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This Could Be the Start of the Next Great Bull Market in Gold

By Sean Goldsmith
Friday, February 19, 2016

Last Thursday, gold hit a one-year high of $1,263.37. The precious metal rallied 7.1% that week, its biggest rally since 2008, pushing prices up 14% this year.
Gold is on a tear.
But it looks even stronger when you compare it with stocks...
You can see this clearly in the chart below of the gold-to-S&P-500 ratio:

Is this just a short-term bounce after a grinding, four-year bear market? Or is this the start of something bigger for gold? Both the macro environment and the technicals point to higher prices for gold.
We'll look at the macro environment first...
The biggest strike against gold is that it doesn't yield anything. But thanks to a global race to the bottom for fiat currency, neither do government bonds.
In fact, one-third of global sovereign bonds sport negative yields today. Another one-third yield between 0% and 1%. Today, only one-third of global sovereign bonds yield more than 1%.
Yields on the 10-year Japanese government bond went negative for the first time in history this month. German government bonds are negative out to February 2024. And 10-year U.S. Treasurys sport near-record-low yields (currently around 1.8%).
The environment for savers and yield-seekers is bleak. And negative yields make holding gold advantageous.
Further, it seems that investors are losing faith in central banks. Specifically, they're losing faith in central banks' ability to create prosperity through manipulating money.
The asinine announcements coming from our own Federal Reserve certainly don't inspire confidence...
As Steve noted in Tuesday's DailyWealth, the Fed is sending mixed signals today. And the so-called "Bond God," DoubleLine Capital founder Jeff Gundlach, is worried...
"What's scaring people is the 12 rate hikes in three years in the dots," DoubleLine Capital founder Jeffrey Gundlach told Reuters in a phone interview last week.
And he's right... The "dots" that Gundlach is talking about are the Federal Reserve's projections of interest rates over the next three years – which are published in a "dot-plot" format. The Fed's dot plot shows short-term interest rates rising from next to nothing today to more than 2% by the end of next year... and more than 3% by the end of 2018.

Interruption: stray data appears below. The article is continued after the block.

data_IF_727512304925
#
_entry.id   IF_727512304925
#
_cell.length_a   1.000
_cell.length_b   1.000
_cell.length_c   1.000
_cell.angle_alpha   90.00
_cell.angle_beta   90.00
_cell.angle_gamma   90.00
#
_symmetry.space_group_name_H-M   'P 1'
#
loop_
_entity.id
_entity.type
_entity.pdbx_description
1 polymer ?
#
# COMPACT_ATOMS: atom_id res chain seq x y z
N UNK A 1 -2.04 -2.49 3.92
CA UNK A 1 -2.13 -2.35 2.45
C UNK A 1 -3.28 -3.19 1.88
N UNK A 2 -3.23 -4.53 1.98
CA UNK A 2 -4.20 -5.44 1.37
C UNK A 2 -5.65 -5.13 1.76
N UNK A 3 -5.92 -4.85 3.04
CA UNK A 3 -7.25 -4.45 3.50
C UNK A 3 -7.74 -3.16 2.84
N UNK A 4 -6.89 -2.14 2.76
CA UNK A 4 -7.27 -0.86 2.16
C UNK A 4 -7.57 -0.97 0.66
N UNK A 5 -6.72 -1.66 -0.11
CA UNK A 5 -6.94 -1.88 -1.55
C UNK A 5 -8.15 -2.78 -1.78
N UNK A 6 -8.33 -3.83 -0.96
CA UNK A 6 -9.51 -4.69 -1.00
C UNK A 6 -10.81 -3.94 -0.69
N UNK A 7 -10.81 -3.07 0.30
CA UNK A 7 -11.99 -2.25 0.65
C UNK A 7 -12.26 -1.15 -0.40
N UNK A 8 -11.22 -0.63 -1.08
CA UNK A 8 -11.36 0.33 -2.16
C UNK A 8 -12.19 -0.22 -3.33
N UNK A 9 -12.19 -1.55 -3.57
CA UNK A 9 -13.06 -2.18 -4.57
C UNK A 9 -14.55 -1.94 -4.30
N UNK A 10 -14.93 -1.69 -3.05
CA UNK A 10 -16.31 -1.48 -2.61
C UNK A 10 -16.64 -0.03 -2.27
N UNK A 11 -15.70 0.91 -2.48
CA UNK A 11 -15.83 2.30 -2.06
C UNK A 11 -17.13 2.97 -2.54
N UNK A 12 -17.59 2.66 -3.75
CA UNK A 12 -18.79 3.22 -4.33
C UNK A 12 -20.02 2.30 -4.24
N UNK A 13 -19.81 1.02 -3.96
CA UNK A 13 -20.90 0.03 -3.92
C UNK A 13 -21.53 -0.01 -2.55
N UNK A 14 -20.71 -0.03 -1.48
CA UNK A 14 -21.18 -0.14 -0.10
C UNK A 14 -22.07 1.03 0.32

Gundlach called the Fed raising rates in today's environment "unthinkable."
"The market is going to humiliate the Fed," he said. "It's bizarro to have rate-hike projections while at the same time, [Federal Reserve Chair Janet] Yellen is talking about negative rates. What a mess."

Think about that: Yellen and the Fed are saying they will raise interest rates 12 times by 2018. But the smart money is betting (through interest-rate futures) that the Fed won't hike rates at all until 2017.
It's also worth pointing out the poor performance of financial stocks...
Big banks are the engine of an economy, taking deposits and making loans to business and individuals. When their share prices plummet, it's an ominous sign for the economy. And today, shares of bank giants like Deutsche Bank, Credit Suisse, and Standard Chartered are trading below their subprime crisis levels.
Again, a cratering financial system – backed by fiat money – is bullish for gold.
In addition to a soaring gold price, we're also seeing bullish action in gold stocks.
The Market Vectors Gold Miners Fund (GDX) is up 37% so far this year. Even the biggest gold miners are soaring... giants Goldcorp (GG), Newmont Mining (NEM), and Barrick Gold (ABX) are up 36%, 39%, and an incredible 70%, respectively, this year.
Stansberry Resource Report editor Matt Badiali is getting bullish on mining stocks. He wrote in his latest issue...
While the S&P 500 has soared more than 60% since September 2011, GDX – which holds the shares of most major gold producers – is down nearly 80% since it peaked in September 2011 at $66.63 per share. It has fallen about 36% in the past 12 months.
The smaller gold miners have fared even worse. The Market Vectors Junior Gold Miners Fund (GDXJ) – which holds a basket of smaller-cap exploration firms – has fallen nearly 90% from its April 2011 high. It's down about 30% in the past 12 months.